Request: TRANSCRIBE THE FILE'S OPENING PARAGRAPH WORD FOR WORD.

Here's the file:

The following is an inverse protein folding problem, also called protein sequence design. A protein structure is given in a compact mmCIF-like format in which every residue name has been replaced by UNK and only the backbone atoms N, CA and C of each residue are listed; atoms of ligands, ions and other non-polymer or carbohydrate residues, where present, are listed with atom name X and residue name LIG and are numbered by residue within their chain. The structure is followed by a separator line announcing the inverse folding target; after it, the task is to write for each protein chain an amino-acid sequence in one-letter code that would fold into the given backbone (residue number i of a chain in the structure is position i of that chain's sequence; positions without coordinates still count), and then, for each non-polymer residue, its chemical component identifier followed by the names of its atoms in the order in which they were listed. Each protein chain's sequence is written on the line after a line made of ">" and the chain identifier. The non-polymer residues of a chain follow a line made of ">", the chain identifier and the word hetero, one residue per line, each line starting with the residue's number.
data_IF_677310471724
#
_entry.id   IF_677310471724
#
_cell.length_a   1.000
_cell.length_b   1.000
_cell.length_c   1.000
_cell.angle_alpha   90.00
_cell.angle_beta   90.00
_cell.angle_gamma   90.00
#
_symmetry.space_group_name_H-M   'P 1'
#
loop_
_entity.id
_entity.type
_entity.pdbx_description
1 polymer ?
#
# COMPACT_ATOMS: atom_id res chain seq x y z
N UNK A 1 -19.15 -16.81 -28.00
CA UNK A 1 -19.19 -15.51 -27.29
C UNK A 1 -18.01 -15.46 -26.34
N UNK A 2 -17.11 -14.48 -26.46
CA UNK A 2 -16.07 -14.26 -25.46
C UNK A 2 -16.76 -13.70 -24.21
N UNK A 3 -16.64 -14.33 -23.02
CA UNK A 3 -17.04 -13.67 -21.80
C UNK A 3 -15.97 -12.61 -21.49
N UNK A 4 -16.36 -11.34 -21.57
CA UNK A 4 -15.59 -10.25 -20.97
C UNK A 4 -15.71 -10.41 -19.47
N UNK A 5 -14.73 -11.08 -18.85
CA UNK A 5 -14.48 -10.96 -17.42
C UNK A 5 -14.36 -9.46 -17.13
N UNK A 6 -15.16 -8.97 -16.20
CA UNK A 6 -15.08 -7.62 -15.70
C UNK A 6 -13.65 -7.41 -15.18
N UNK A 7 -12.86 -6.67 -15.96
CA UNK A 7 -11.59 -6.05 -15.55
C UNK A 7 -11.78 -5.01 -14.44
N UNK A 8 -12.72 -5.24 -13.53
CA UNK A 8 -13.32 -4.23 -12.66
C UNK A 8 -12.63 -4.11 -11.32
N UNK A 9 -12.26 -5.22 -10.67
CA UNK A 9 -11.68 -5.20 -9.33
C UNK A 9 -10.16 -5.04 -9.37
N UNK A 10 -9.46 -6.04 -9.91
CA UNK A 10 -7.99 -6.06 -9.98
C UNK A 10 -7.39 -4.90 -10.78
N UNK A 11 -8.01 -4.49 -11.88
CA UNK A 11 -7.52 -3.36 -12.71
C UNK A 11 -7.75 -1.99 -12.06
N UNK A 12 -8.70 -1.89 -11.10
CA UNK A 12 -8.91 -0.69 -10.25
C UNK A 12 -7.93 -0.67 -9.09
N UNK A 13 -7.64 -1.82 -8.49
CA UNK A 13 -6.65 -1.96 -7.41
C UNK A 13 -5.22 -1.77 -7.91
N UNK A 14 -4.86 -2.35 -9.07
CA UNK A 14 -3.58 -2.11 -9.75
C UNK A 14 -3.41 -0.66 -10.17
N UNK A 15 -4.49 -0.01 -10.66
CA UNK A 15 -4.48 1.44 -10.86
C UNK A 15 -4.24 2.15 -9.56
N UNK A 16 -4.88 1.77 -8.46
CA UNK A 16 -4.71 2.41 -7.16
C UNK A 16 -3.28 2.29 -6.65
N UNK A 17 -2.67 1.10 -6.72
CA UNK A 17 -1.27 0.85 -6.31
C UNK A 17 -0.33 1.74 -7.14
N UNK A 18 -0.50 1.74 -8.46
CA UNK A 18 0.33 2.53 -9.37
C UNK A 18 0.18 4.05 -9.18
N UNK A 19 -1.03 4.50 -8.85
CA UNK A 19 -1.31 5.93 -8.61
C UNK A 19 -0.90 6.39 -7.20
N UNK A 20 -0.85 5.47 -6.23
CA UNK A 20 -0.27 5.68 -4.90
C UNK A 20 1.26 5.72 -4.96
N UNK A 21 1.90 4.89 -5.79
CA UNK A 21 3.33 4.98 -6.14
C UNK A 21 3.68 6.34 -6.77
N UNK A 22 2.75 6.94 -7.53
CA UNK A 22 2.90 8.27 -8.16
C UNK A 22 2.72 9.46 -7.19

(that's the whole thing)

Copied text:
The following is an inverse protein folding problem, also called protein sequence design. A protein structure is given in a compact mmCIF-like format in which every residue name has been replaced by UNK and only the backbone atoms N, CA and C of each residue are listed; atoms of ligands, ions and other non-polymer or carbohydrate residues, where present, are listed with atom name X and residue name LIG and are numbered by residue within their chain. The structure is followed by a separator line announcing the inverse folding target; after it, the task is to write for each protein chain an amino-acid sequence in one-letter code that would fold into the given backbone (residue number i of a chain in the structure is position i of that chain's sequence; positions without coordinates still count), and then, for each non-polymer residue, its chemical component identifier followed by the names of its atoms in the order in which they were listed. Each protein chain's sequence is written on the line after a line made of ">" and the chain identifier. The non-polymer residues of a chain follow a line made of ">", the chain identifier and the word hetero, one residue per line, each line starting with the residue's number.